Let’s have a slogan calling that sound, ‘The Sound of Young America’ and let’s make so many great records that the slogan will became an every day reality on the airwaves and the charts.
And, we don’t mean, in still highly segregated America, the Black Music Charts .
No, no, no.
We mean the Pop Music charts.
Where the real money is to be made.
Open for Business and cast a cool appraising eye on all the would be stars who beat a path to your door.
This kid Smokey Robinson’s a Keeper – he’s got a notebook with hundreds of songs and he can sing ’em like a bird and work the Recording Desk too!
Not that I can’t write and produce myself.
You ever heard, ‘Reet Petite’ or, ‘Lonely Teardrops’?
Big Hits but Berry didn’t get the money!
Not going to happen again!
So, in 1960, New Frontier!, we get our first hit.
Barrett Strong with, ‘Money’ (bunch of English guys in Hamburg called The Beatles will learn a lot playing that one!).
Then Smokey comes up with, ‘Shop Around’ and by the end of the year we got a Million Seller!
Here comes 1961 and we get ourselves our first Pop Number One!
The Marvellettes, ‘Please Mr Postman’.
I got my eyes and ears on that Brian Holland – there’s a lot more hits where that came from!
Early ’62 I figure we need to find a song like, ‘Twist and Shout’ that will have all the White Kids, all the Black Kids and everybody who ain’t tied to a chair out on the floor and running down to the record store to lay down their cash.
Let’s call it, ‘Do You Love Me’.
I thought it might suit The Temptations but maybe they just sing too well for this one (I got big plans for them later).
So, what about The Contours?
Probably the best dancers of anyone who ever came through these doors!
Come to think of it Billy Gordon got a, ‘Wake the Dead and get ’em up Dancin” Voice if I ever heard one!
Next time they come through I’m gonna sit down at the piano and teach them the song one evening and record it the next day.
Gonna tell James to drive this one like a runaway train.
None of his fancy jazz licks – nail that backbeat to the Basement floor!
Of course, when Benny Benjamin is behind the Drums, the record is going to sound immense.
Maybe I’ll start with a spoken intro and then let The Funk Brothers explode and tell Billy I don’t want him to be able to sing this song a second time ’cause I want him to tear his throats to shreds the first time!
Ok – let’s go!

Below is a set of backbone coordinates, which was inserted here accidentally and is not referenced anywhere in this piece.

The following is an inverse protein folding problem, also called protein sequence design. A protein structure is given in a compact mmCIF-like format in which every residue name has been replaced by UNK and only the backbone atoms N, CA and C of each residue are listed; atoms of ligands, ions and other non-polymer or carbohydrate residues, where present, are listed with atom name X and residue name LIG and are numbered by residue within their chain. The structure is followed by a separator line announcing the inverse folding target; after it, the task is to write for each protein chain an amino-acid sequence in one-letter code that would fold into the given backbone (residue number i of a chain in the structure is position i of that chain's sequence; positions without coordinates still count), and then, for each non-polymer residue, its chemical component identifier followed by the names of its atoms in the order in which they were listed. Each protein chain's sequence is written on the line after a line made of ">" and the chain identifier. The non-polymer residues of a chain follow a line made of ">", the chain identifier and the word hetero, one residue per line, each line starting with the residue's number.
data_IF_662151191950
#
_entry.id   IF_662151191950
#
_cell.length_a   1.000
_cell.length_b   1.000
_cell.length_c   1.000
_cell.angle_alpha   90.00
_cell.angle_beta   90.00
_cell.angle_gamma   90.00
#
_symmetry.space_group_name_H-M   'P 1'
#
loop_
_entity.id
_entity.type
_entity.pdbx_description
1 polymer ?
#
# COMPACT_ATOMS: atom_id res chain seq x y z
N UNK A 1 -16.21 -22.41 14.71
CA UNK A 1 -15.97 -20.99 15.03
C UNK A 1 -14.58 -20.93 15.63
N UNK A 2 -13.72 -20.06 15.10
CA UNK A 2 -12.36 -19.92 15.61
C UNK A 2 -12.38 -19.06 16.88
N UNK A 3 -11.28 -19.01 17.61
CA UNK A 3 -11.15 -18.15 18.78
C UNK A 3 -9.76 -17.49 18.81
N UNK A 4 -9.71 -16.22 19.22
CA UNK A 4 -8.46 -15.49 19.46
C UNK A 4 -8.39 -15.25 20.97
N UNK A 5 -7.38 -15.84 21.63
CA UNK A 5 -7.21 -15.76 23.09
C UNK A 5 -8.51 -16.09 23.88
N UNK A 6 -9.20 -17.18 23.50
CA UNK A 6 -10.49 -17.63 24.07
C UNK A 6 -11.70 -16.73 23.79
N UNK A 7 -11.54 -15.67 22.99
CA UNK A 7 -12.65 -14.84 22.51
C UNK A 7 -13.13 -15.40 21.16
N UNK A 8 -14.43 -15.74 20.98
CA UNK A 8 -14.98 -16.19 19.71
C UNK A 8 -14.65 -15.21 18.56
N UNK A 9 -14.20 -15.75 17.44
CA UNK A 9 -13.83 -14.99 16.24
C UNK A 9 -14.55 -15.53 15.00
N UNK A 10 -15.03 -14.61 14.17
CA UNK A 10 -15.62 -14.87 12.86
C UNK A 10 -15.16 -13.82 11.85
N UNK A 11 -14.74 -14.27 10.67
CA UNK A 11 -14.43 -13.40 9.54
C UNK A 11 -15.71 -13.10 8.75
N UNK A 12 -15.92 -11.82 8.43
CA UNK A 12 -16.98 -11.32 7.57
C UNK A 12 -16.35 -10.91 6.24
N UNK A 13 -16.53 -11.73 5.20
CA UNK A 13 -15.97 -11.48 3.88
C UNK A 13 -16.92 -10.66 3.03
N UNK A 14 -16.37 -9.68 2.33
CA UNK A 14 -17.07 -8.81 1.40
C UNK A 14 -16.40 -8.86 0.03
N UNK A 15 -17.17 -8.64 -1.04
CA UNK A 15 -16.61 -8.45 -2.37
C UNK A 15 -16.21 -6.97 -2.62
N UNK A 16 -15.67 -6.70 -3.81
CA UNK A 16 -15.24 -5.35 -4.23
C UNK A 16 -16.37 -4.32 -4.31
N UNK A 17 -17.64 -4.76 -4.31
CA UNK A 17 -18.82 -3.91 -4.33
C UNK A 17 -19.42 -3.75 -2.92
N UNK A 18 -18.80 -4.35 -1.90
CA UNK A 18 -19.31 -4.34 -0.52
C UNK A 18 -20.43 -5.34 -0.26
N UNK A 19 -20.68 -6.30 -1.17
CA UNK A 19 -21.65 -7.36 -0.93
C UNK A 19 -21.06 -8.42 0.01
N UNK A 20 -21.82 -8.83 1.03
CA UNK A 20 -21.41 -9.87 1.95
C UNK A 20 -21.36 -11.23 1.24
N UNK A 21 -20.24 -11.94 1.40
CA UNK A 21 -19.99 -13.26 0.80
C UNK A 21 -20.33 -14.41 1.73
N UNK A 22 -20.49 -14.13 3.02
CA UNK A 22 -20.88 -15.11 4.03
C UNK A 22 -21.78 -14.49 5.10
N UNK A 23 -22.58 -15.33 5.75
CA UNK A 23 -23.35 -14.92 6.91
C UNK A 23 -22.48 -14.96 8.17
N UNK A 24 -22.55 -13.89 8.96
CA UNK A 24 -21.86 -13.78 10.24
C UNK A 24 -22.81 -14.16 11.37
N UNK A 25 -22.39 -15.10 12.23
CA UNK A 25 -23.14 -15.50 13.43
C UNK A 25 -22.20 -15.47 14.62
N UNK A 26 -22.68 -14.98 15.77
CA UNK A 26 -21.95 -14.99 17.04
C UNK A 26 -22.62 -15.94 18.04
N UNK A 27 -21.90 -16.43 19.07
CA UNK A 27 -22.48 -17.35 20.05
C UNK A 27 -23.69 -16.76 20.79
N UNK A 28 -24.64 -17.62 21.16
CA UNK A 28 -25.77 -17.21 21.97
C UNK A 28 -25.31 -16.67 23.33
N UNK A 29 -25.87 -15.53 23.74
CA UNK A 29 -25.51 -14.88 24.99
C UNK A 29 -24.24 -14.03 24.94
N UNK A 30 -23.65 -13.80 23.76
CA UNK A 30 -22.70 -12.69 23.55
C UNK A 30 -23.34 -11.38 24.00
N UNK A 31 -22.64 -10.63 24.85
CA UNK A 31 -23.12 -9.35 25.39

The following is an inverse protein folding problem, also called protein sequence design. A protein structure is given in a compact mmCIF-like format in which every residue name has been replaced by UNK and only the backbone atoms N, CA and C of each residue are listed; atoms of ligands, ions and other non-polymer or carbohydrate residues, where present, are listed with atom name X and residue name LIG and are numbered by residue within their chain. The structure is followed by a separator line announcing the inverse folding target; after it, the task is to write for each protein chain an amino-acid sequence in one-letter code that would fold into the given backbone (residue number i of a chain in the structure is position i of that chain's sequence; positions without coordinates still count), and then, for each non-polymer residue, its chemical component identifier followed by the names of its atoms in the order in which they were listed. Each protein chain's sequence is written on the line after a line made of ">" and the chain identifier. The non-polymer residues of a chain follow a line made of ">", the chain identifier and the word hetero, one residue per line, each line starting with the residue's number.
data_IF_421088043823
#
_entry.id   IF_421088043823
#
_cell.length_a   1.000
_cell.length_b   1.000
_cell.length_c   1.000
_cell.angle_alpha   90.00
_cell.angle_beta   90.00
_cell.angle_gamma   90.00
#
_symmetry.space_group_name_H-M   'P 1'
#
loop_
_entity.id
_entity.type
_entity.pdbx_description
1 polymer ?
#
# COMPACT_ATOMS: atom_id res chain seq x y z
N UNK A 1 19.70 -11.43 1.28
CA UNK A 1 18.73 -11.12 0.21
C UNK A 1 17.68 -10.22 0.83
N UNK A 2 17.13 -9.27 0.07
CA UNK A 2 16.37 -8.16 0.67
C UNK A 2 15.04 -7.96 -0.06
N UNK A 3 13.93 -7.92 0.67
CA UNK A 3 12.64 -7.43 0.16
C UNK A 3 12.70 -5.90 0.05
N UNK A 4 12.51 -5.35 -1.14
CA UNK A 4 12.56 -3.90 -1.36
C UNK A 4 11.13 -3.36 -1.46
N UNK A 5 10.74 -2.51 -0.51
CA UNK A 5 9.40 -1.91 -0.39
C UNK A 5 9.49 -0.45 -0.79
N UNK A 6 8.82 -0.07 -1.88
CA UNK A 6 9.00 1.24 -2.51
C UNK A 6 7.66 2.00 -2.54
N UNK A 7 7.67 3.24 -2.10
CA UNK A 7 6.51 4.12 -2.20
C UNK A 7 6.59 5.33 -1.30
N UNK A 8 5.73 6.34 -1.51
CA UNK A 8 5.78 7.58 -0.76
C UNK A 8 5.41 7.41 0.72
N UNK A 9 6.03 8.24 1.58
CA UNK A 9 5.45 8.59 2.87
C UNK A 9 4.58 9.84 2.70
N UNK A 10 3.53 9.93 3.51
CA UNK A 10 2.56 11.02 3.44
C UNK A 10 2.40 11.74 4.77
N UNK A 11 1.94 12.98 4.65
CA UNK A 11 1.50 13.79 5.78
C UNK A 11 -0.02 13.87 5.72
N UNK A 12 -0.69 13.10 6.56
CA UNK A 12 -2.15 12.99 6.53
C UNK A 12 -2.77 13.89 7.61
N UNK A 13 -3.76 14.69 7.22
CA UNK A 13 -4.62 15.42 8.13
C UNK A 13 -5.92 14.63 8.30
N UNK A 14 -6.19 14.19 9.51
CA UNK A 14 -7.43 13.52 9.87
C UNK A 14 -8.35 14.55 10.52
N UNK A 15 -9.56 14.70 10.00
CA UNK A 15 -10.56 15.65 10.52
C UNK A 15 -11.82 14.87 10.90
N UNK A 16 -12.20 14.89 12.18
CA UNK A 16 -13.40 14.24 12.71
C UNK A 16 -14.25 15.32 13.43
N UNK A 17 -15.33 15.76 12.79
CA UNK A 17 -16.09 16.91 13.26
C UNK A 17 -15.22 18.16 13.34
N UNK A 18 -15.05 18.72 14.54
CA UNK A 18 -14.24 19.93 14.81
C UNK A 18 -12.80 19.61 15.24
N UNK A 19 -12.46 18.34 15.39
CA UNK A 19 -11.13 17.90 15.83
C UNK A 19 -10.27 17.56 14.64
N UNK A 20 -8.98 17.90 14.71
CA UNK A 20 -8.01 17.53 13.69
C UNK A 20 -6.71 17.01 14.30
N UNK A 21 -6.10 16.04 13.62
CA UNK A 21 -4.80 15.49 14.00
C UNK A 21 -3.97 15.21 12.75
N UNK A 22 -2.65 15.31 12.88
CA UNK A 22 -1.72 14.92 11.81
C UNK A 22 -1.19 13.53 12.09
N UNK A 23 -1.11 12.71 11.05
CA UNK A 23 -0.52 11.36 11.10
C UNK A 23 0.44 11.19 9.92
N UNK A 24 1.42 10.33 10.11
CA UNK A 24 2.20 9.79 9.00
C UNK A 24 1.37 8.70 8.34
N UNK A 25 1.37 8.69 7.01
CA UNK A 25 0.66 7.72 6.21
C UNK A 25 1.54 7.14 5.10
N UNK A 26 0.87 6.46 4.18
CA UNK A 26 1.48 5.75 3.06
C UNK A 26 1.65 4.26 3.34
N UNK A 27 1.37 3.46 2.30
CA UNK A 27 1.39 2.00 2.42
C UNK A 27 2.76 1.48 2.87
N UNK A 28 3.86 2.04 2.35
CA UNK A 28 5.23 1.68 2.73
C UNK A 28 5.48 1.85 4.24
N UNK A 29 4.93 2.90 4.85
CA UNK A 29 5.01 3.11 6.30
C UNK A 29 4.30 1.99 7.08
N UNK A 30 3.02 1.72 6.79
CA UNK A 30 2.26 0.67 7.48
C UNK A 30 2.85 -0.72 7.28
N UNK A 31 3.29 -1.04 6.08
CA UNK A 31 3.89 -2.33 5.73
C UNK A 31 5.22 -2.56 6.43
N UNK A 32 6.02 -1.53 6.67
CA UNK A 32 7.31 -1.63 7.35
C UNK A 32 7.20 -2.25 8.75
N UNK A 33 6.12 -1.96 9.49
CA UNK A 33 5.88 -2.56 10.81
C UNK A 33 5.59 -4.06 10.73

Now, if that ain’t shaking ’em down I don’t know what is!
The Funk Brothers never let up and Billy Gordon’s lead vocal comes at you like a tidal wave.
Hubert Johnson, Billy Higgs, Joe Billingslea and Sylvester Potts make up a chorus that has an irresitble goofball charm. The trilling guitar comes from Huey Davis.
When I’ve managed to master some skill which has previously eluded me (and there’s a lot of them!) I just can’t stop myself singing, ‘I’ m back and I can really shake ’em down – Watch me now!’.
I love the corny spoken introduction, the false ending, the references to the Mashed Potato and The Twist and the bullfrog, ‘Um, Bom, Bom, Bom, brrrmm’ backing vocals.
Of course Berry got his hit!
Top 5 in every Chart and well over a Million copies sold.
They say it was the fastest selling single in the history of Motown.
Malheureusement, it was the pinnacle of The Contours career though they did make a handful of other excellent recordings.
They were simply too low down in the pecking order of Motown Vocal Groups.
And, when you consider they were up against the likes of The Four Tops and The Tempatations that is hardly to be wondered at.
There’s almost always been a version of the group out there driving a crowd crazy with, ‘Do You Love Me’.
And, by some mysterious alignment of the heavens, in 1987 the song gained a wholly unexpected new lease of life through being featured in the world wide hit film. ‘Dirty Dancing’ (even if they did, disgracefully, chop off the ending!).
One of the versions of The Contours got to go on a world tour and enjoy the big time once again.
Not so, for poor Billy Gordon.
For Billy died in poverty after spending time in prison (bizarrely with one time colleague Joe Billingslea being a Corrections Officer in the Prison!).
So it goes. So it goes.
Yet, every day someone, somewhere, has their life lit up by hearing Billy intone:
‘You broke my heart ’cause I couldn’t dance
You didn’t even want me around
And now I’m back to let you know
I can really shake ’em down!‘
And then, if they’ve got any blood in their veins they’ll go stone crazy for the next two and a half minutes.
Watch me Now!
Dedicated to :
Billy Gordon (RIP)
Sylvester Potts (RIP)